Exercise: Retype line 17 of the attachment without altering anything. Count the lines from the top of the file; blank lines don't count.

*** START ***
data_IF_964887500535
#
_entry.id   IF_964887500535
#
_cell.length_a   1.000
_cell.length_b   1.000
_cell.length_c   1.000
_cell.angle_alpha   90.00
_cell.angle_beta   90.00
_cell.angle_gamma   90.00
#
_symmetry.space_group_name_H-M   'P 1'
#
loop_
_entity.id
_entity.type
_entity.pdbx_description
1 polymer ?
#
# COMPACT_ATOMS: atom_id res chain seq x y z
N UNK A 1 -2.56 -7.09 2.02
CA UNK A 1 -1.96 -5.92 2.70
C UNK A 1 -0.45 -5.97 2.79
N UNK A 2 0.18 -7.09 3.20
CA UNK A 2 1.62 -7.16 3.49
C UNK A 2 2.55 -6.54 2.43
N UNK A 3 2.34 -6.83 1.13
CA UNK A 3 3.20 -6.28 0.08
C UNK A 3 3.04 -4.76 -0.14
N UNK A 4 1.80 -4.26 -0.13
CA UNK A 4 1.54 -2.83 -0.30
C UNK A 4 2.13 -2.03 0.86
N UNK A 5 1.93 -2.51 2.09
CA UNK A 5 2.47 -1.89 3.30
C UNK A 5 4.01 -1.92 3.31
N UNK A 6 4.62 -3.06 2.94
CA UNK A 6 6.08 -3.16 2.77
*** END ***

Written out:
_entity.pdbx_description